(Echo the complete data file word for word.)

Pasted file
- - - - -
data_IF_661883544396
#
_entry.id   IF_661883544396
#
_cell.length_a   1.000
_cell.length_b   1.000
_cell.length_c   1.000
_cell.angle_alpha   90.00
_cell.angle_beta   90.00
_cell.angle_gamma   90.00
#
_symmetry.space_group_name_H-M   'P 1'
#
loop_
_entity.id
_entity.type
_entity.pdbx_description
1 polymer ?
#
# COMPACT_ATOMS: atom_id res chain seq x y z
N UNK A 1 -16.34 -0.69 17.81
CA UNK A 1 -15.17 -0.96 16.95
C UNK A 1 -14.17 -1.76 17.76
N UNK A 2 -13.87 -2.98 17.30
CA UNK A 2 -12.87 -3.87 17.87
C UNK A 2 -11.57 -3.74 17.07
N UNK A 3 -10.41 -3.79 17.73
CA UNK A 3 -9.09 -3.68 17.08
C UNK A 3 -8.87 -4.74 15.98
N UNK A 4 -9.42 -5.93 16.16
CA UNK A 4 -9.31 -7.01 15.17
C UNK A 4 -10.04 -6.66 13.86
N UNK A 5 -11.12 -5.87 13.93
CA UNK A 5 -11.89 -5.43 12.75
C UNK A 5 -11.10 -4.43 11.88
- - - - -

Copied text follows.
data_IF_661883544396
#
_entry.id   IF_661883544396
#
_cell.length_a   1.000
_cell.length_b   1.000
_cell.length_c   1.000
_cell.angle_alpha   90.00
_cell.angle_beta   90.00
_cell.angle_gamma   90.00
#
_symmetry.space_group_name_H-M   'P 1'
#
loop_
_entity.id
_entity.type
_entity.pdbx_description
1 polymer ?
#
# COMPACT_ATOMS: atom_id res chain seq x y z
N UNK A 1 -16.34 -0.69 17.81
CA UNK A 1 -15.17 -0.96 16.95
C UNK A 1 -14.17 -1.76 17.76
N UNK A 2 -13.87 -2.98 17.30
CA UNK A 2 -12.87 -3.87 17.87
C UNK A 2 -11.57 -3.74 17.07
N UNK A 3 -10.41 -3.79 17.73
CA UNK A 3 -9.09 -3.68 17.08
C UNK A 3 -8.87 -4.74 15.98
N UNK A 4 -9.42 -5.93 16.16
CA UNK A 4 -9.31 -7.01 15.17
C UNK A 4 -10.04 -6.66 13.86
N UNK A 5 -11.12 -5.87 13.93
CA UNK A 5 -11.89 -5.43 12.75
C UNK A 5 -11.10 -4.43 11.88